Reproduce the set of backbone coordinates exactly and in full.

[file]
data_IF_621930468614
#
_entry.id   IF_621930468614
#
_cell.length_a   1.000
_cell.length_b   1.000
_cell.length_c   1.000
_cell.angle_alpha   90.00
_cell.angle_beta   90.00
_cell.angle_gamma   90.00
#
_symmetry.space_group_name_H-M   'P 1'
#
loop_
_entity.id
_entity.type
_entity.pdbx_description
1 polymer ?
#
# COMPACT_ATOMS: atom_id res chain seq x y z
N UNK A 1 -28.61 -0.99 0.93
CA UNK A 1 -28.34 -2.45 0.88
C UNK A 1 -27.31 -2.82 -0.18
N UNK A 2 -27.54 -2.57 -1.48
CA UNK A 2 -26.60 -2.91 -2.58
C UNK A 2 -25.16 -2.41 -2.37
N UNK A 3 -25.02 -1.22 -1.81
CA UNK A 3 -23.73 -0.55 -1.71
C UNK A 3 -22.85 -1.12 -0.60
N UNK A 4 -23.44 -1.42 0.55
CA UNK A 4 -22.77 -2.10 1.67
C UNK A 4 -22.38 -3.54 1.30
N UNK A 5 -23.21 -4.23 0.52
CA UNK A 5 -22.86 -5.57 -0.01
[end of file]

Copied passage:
data_IF_621930468614
#
_entry.id   IF_621930468614
#
_cell.length_a   1.000
_cell.length_b   1.000
_cell.length_c   1.000
_cell.angle_alpha   90.00
_cell.angle_beta   90.00
_cell.angle_gamma   90.00
#
_symmetry.space_group_name_H-M   'P 1'
#
loop_
_entity.id
_entity.type
_entity.pdbx_description
1 polymer ?
#
# COMPACT_ATOMS: atom_id res chain seq x y z
N UNK A 1 -28.61 -0.99 0.93
CA UNK A 1 -28.34 -2.45 0.88
C UNK A 1 -27.31 -2.82 -0.18
N UNK A 2 -27.54 -2.57 -1.48
CA UNK A 2 -26.60 -2.91 -2.58
C UNK A 2 -25.16 -2.41 -2.37
N UNK A 3 -25.02 -1.22 -1.81
CA UNK A 3 -23.73 -0.55 -1.71
C UNK A 3 -22.85 -1.12 -0.60
N UNK A 4 -23.44 -1.42 0.55
CA UNK A 4 -22.77 -2.10 1.67
C UNK A 4 -22.38 -3.54 1.30
N UNK A 5 -23.21 -4.23 0.52
CA UNK A 5 -22.86 -5.57 -0.01